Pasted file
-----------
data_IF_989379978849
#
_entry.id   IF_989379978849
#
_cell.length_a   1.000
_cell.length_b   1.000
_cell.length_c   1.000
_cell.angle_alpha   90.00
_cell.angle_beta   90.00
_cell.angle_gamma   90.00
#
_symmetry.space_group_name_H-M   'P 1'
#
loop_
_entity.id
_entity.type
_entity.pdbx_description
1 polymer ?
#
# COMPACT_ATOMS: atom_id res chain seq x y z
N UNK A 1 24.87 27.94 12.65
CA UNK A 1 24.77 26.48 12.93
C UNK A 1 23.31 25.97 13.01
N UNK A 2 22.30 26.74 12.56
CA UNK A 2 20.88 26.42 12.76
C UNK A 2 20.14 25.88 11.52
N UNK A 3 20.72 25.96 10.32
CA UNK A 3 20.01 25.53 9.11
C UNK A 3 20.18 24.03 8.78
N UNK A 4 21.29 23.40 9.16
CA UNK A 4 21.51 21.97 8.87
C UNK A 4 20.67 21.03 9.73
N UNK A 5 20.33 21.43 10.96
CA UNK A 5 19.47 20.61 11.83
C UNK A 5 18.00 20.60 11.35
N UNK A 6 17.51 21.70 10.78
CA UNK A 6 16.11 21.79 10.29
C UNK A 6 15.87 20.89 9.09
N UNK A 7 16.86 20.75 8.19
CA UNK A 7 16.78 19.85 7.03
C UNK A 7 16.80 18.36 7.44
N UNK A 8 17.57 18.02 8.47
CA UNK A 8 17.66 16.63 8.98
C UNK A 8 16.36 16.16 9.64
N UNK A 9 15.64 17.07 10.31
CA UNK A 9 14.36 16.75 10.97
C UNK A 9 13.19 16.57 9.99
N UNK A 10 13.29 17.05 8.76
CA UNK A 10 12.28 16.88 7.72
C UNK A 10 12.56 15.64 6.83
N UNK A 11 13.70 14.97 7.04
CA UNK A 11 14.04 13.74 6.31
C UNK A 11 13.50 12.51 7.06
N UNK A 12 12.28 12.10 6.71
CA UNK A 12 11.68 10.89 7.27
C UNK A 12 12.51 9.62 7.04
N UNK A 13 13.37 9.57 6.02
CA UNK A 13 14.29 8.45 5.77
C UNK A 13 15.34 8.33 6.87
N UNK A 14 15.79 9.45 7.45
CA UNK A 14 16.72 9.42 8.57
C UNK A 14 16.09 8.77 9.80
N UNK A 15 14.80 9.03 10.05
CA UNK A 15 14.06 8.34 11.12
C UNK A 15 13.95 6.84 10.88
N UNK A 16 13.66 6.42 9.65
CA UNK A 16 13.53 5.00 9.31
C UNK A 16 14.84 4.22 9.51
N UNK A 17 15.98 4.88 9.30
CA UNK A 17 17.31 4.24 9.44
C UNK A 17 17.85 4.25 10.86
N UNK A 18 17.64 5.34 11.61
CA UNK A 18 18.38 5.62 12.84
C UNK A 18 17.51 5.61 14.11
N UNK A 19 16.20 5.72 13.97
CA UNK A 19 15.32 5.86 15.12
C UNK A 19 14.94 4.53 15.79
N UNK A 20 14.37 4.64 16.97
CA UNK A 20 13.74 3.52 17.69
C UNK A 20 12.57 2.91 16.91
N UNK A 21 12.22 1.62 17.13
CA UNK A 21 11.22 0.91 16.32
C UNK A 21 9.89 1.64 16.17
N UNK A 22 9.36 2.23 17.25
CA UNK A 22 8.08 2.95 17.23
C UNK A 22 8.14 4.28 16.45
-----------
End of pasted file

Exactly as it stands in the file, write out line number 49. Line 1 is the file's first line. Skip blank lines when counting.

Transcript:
CA UNK A 10 12.28 16.88 7.72